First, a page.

This episode had a lot of unique shots: a wide shot of all four surgery tables, very long tracking shots, cross cuts. Yeah, Alan!
The aesthetic is almost transcendental. Never in our minds do we doubt that those sound stages somewhere in northern California are really a mobile army surgical hospital in Korea. The plotlines were genius; layers upon layers of comedy, tragedy, topical critique of the Vietnam war, and big heart. Where the book and the movie were cynical satires of idiotic army bureaucrats, M*A*S*H the television series quickly morphed into something much larger than that: it became a social commentary machine. First, and most obviously, it was anti-war. But it also explored war's effects on people: all the mania, boredom, distress and compassion that it bred. Other more contemporary 1970s topics followed: racism, feminism, culture shock, how we mature, how we form relationships, the rewards of a profession, and the big irony of it all.
Some have called it a show for bleeding heart liberals (most notably, Richard Hooker, the author of the original and real life "Hawkeye Pierce", who was much more conservative than his Alan Aldified version), and it's true that by the tenth season, preachiness was beginning to overshadow the rest, and it was becoming your weekly 30-minute sermon from the liberal Democrats. But when M*A*S*H got it right, it got it really right.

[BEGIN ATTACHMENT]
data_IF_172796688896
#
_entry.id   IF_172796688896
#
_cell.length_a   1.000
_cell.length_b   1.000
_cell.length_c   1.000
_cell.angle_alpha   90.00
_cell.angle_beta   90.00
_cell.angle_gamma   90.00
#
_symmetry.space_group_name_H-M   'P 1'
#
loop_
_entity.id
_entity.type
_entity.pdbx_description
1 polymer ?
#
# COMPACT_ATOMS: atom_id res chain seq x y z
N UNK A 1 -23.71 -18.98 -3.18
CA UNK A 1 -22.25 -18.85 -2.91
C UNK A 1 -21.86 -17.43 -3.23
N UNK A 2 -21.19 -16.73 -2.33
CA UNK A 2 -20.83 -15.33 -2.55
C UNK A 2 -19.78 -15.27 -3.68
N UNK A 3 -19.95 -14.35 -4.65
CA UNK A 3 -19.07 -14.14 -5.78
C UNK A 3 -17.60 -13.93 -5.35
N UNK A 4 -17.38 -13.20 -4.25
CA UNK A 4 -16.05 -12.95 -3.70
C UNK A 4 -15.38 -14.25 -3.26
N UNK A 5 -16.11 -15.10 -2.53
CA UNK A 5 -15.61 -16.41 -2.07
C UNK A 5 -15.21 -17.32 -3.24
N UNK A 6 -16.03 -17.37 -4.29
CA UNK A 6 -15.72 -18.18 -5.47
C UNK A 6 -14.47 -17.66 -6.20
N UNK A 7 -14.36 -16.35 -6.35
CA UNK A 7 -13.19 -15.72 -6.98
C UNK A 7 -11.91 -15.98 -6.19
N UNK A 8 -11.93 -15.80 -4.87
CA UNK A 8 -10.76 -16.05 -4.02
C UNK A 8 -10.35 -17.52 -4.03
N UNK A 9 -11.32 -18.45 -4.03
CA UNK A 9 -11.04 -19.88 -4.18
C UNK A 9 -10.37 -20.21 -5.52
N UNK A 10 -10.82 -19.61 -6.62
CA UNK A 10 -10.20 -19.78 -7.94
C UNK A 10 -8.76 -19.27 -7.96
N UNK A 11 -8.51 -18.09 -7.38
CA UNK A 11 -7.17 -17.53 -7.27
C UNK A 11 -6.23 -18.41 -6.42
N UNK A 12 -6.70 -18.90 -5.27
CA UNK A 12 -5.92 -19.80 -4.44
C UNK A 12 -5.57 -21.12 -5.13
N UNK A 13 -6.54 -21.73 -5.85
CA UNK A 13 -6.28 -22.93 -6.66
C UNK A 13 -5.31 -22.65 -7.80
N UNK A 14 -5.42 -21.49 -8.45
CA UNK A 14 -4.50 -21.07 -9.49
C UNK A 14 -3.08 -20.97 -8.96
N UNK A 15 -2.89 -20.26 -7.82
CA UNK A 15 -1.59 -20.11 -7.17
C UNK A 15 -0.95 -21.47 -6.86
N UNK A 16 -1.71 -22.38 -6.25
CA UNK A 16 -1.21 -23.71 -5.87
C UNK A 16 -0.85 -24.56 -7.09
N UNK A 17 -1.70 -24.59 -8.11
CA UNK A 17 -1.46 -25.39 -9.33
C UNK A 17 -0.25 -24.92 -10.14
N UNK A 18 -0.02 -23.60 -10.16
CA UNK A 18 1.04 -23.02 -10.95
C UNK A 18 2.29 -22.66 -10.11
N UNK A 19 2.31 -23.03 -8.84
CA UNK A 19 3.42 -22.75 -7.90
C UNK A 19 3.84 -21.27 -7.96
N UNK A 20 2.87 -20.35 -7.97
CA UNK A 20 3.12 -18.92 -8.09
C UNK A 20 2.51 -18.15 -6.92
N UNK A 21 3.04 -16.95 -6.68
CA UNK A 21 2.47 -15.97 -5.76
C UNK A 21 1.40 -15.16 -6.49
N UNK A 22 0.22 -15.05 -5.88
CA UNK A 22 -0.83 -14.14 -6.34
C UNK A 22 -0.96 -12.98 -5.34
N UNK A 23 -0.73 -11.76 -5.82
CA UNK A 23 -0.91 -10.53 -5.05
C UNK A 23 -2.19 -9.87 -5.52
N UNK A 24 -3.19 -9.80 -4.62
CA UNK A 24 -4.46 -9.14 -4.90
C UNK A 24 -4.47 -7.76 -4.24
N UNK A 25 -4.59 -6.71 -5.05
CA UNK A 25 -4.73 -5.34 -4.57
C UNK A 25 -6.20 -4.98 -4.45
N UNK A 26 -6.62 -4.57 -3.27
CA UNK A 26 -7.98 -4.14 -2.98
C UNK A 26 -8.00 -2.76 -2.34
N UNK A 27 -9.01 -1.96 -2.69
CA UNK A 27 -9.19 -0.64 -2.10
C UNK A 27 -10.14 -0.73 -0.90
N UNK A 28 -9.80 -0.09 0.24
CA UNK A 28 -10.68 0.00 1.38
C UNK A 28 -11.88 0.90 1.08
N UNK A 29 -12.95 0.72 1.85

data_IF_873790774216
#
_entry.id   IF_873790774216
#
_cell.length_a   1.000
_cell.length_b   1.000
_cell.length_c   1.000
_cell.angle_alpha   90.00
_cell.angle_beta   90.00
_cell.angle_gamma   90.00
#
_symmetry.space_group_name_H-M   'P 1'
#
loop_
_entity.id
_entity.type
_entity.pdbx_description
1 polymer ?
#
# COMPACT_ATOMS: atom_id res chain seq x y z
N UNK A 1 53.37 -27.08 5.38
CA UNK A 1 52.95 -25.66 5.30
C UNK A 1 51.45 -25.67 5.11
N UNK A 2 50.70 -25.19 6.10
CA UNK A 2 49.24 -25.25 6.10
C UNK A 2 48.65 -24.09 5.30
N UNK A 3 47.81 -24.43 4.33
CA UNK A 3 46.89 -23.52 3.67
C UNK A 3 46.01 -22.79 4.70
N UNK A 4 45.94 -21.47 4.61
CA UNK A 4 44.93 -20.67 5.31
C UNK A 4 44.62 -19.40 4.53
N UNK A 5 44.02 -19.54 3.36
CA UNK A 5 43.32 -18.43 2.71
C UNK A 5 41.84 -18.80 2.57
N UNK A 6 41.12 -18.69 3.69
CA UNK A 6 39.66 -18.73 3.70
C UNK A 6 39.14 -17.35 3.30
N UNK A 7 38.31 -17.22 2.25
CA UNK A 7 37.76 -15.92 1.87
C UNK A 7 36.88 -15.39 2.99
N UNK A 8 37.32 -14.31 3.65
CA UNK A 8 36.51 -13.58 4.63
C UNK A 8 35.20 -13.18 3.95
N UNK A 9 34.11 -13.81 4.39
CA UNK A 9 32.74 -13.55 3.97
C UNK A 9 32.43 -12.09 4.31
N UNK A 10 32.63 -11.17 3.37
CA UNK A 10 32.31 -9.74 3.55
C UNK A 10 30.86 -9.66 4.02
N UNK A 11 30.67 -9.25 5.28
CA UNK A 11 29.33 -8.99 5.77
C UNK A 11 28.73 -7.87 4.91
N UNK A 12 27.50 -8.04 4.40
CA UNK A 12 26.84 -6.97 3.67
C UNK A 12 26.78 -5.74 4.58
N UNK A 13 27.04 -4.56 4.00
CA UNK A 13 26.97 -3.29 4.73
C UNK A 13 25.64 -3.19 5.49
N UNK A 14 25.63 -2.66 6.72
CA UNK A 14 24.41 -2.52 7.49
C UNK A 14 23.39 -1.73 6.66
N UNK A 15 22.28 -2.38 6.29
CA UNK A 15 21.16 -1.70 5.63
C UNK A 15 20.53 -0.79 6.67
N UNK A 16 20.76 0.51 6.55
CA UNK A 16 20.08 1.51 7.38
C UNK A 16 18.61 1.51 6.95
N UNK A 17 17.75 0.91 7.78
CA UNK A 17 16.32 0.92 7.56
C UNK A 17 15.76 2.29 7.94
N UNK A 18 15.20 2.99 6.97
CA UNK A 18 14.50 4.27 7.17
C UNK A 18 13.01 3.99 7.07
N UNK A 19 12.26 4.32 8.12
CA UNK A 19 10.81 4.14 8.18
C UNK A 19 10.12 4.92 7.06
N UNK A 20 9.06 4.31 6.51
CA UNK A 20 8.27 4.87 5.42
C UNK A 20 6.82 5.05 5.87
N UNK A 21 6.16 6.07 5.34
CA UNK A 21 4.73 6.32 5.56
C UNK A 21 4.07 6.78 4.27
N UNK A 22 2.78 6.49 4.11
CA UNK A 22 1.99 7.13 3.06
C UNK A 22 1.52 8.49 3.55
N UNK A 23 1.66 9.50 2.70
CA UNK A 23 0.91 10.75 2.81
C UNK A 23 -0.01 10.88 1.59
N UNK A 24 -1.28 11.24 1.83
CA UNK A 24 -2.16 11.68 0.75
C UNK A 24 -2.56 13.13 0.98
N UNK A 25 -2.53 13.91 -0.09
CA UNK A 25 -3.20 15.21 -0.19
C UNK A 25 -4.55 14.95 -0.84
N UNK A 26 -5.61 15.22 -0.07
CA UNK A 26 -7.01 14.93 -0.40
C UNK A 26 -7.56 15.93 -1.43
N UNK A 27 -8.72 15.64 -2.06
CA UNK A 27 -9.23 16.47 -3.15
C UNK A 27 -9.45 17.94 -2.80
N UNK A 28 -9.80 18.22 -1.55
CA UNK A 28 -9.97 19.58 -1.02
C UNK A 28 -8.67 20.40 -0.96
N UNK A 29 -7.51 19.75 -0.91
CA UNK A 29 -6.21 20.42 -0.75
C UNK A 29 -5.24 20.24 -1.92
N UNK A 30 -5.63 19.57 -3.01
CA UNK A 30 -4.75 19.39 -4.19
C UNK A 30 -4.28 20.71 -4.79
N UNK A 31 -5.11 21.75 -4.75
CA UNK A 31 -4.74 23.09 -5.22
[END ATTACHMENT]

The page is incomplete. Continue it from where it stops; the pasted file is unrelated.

This ability to balance social awareness with human pathos with sitcom comedy is largely due to the intelligence of the writers. In the early seasons, M*A*S*H was a fairly typical TV comedy. Some funny guys pull pranks on each other; a villain caricature makes pratfalls. The unique aspect was that, dammit, a war was on. As the seasons progressed, the show started to take this aspect more seriously. Cheap shots and toilet humor started to give way to more emotional depth. The writers felt comfortable enough to just show us these characters be bored, be hot, be cold, be angry, be etcetera - not just be funny. Also, one by one, the more one-dimensional characters left the show, often to be replaced by better-realized improvements. Larry Linville, who played the cartoon Major Frank Burns, realized that his character was beginning to look more and more out of place as the show gained realism, and hence he left the show in season five. Wayne Rogers, who played Hawkeye's sidekick, Trapper John, realized that the television Trapper was becoming a twin to Hawkeye, and he left in season four. Their replacements - David Ogden Stiers as the snobbish Major Winchester, and Mike Farrell as family man BJ Hunnicutt - were vast improvements for the show's dynamic.